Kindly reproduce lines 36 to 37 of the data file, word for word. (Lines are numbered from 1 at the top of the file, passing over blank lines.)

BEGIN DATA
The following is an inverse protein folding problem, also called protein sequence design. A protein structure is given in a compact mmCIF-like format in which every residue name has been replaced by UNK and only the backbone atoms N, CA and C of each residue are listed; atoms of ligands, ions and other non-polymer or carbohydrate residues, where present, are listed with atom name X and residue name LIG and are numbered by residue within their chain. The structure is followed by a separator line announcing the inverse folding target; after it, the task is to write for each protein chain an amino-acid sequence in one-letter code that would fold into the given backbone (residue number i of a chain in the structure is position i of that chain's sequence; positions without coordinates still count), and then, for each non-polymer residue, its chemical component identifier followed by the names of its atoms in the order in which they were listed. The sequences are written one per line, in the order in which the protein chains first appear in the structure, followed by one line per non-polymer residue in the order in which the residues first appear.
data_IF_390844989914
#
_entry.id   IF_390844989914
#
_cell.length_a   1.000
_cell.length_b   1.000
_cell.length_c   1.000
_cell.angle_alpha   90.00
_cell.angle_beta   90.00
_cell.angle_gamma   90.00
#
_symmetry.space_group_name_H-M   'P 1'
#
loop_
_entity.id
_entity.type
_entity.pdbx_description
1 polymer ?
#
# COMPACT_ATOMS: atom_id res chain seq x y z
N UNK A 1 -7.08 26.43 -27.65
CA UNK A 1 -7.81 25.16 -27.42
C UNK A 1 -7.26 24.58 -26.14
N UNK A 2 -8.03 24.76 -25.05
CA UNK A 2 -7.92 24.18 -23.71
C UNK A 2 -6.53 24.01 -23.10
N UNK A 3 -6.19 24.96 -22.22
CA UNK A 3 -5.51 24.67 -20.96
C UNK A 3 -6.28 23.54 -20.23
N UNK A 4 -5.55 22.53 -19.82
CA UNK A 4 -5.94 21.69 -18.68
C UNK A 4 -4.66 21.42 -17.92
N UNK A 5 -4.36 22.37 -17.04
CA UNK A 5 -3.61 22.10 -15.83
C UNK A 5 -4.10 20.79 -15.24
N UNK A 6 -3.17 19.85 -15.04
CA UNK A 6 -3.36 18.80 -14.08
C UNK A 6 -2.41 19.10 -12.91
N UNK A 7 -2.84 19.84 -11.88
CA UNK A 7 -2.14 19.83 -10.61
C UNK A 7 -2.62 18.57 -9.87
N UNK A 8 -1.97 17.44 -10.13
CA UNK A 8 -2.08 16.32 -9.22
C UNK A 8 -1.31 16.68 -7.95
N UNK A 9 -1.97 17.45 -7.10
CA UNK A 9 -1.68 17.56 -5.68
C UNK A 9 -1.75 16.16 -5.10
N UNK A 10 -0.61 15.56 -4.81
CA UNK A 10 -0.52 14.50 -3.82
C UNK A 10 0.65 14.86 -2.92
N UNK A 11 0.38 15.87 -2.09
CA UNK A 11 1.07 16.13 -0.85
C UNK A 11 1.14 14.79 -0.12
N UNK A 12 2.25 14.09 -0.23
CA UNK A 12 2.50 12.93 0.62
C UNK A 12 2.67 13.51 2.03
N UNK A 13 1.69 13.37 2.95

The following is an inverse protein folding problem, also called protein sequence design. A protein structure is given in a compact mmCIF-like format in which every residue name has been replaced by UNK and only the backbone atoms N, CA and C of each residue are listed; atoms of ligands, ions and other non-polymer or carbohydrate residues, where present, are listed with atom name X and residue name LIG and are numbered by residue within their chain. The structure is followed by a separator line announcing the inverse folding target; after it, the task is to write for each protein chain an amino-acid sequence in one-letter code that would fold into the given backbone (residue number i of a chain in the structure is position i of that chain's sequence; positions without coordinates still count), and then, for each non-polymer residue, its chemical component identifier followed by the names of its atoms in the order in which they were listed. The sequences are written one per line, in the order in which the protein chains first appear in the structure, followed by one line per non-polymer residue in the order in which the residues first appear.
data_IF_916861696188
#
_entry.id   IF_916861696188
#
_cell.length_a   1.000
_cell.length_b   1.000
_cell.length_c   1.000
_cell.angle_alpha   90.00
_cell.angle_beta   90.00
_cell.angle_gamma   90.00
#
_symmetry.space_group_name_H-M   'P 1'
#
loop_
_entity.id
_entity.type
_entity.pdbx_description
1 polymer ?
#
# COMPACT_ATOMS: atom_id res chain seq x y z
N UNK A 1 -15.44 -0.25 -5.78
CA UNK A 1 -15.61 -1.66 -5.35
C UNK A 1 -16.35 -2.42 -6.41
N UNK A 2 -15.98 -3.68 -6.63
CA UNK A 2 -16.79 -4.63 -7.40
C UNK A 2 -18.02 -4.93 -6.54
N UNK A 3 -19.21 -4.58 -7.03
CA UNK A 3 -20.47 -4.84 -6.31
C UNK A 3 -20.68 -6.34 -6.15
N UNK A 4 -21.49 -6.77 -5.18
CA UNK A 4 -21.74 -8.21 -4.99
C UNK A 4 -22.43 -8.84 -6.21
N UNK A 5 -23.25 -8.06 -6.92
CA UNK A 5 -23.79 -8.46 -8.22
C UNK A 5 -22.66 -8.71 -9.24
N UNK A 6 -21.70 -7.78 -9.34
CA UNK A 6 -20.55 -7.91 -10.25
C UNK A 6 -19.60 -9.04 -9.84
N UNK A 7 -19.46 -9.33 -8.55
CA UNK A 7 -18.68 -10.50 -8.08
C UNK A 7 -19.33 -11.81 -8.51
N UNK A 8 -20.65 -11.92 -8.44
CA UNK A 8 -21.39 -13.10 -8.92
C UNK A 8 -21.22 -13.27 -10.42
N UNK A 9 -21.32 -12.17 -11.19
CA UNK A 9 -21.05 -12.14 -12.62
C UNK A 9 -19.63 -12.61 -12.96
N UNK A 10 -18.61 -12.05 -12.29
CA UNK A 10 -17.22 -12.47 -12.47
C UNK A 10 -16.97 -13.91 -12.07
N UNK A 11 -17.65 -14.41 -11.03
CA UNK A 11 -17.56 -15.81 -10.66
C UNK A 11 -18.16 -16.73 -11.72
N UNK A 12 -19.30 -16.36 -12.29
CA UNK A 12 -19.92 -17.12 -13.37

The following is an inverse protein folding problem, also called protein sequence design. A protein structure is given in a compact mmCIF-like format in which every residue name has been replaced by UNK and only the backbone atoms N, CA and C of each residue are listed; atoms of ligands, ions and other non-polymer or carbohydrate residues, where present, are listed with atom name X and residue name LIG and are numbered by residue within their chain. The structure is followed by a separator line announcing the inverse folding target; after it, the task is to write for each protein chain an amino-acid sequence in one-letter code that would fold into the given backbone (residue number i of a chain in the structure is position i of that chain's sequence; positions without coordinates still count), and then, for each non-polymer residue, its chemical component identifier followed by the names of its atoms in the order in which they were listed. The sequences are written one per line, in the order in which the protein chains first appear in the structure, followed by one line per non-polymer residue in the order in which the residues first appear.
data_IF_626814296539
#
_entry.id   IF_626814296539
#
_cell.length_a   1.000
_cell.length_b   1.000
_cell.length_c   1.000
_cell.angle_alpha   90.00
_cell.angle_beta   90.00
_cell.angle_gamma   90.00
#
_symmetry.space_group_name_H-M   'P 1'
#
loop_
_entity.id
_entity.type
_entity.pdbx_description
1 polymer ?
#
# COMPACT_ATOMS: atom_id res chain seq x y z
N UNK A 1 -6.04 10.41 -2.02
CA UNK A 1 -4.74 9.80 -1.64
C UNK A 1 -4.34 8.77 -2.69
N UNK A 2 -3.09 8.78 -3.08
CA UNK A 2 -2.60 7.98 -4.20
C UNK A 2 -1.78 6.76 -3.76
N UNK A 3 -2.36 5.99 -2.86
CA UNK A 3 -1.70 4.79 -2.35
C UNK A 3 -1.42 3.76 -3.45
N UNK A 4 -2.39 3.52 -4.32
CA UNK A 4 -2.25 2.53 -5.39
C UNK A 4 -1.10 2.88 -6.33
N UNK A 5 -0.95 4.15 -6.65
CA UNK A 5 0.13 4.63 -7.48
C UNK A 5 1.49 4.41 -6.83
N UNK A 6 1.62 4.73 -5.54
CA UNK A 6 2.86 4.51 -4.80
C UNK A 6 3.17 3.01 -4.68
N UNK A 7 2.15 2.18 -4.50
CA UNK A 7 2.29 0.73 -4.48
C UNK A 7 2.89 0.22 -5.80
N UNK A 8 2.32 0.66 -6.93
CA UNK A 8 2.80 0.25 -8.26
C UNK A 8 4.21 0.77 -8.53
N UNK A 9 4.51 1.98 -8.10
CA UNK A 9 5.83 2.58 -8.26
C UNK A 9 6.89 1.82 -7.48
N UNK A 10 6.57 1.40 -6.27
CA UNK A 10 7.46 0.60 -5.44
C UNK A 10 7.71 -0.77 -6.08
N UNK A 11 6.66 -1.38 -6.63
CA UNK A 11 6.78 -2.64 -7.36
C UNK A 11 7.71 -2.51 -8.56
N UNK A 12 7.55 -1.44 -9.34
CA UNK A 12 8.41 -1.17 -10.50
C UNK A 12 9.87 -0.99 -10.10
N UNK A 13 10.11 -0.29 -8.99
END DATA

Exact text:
C UNK A 5 -4.10 20.79 -15.24
N UNK A 6 -3.17 19.85 -15.04